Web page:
Large-scale molecular dynamics investigation of geometrical features in nanoporous Si
LD Oliveira and N Neophytou, PHYSICAL REVIEW B, 100, 035409 (2019).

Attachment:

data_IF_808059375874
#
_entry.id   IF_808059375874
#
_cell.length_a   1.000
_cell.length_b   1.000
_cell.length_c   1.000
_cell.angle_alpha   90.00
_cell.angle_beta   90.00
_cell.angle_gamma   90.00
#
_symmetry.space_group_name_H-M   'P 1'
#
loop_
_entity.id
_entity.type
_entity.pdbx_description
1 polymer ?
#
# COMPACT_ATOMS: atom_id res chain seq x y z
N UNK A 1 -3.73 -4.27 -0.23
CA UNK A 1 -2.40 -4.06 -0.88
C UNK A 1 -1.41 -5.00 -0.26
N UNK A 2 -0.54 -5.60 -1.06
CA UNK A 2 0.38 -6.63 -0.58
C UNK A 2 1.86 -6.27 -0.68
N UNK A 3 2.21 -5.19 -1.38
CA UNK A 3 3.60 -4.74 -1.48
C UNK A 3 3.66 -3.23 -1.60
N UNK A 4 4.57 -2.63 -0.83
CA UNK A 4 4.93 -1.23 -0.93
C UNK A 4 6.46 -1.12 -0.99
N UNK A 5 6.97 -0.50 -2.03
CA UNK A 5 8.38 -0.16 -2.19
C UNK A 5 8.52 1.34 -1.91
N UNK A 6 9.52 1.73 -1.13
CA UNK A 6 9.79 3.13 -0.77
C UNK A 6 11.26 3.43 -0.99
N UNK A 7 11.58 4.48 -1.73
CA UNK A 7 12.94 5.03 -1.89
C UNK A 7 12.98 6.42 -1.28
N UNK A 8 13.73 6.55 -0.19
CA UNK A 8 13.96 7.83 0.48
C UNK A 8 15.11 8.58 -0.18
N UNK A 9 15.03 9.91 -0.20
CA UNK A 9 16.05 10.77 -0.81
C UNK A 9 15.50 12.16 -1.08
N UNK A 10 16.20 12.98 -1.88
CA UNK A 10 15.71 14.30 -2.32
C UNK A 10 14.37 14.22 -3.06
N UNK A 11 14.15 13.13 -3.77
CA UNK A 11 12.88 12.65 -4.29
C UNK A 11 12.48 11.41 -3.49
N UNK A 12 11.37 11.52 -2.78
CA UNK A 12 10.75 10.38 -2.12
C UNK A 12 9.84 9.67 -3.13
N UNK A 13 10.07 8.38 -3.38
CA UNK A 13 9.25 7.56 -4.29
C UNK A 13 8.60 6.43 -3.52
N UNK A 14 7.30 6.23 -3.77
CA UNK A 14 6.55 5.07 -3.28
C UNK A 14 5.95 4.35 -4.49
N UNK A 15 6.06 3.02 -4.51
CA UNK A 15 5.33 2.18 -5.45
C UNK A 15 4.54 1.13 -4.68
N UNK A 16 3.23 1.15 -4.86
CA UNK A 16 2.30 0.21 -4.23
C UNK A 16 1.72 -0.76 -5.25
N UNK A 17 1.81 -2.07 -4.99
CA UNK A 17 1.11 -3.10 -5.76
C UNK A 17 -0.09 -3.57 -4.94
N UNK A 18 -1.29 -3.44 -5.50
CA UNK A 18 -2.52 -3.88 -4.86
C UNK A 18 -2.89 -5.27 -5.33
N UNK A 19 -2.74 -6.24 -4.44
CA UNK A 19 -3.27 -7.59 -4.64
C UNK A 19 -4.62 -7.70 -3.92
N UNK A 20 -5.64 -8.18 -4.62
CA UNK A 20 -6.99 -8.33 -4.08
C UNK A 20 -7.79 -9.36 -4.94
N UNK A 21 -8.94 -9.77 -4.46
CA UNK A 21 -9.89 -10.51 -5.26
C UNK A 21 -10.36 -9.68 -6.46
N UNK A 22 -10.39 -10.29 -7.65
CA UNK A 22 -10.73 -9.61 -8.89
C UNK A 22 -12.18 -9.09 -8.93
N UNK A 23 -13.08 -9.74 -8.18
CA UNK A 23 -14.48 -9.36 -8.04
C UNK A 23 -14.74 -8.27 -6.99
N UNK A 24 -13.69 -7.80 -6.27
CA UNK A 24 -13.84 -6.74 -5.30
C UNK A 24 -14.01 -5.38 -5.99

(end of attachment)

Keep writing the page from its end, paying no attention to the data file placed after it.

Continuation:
Nanoporous materials are of broad interest for various applications, in particular, advanced thermoelectric materials. The introduction of nanoscale porosity, even at modest levels, has been known to drastically reduce a material's thermal conductivity, in some cases even below its amorphous limit, thereby significantly increasing its thermoelectric figure of merit ZT. The details of the important attributes that drive these large reductions, however, are not yet clear. In this work, we employ large-scale equilibrium molecular dynamics to perform an exhaustive atomistic-scale investigation of the effect of porosity on thermal transport in nanoporous bulk silicon. Thermal transport is computed for over 50 different geometries, spanning a large number of geometrical degrees of freedom, such as cylindrical pores and voids, different porosities, diameters, neck sizes, pore/void numbers, and surface-to-volume ratios, placed in ordered fashion, or fully disordered. We thus quantify and compare the most important parameters that determine the thermal conductivity reductions in nanoporous materials. Ultimately, we find that, even at the nanoscale, the effect of merely reducing the line-of-sight of phonons, i.e., the clear pathways that phonons can utilize during transport, plays the most crucial role in reducing the thermal conductivity in nanoporous materials, beyond other metrics such as porosity and surface/boundary scattering.
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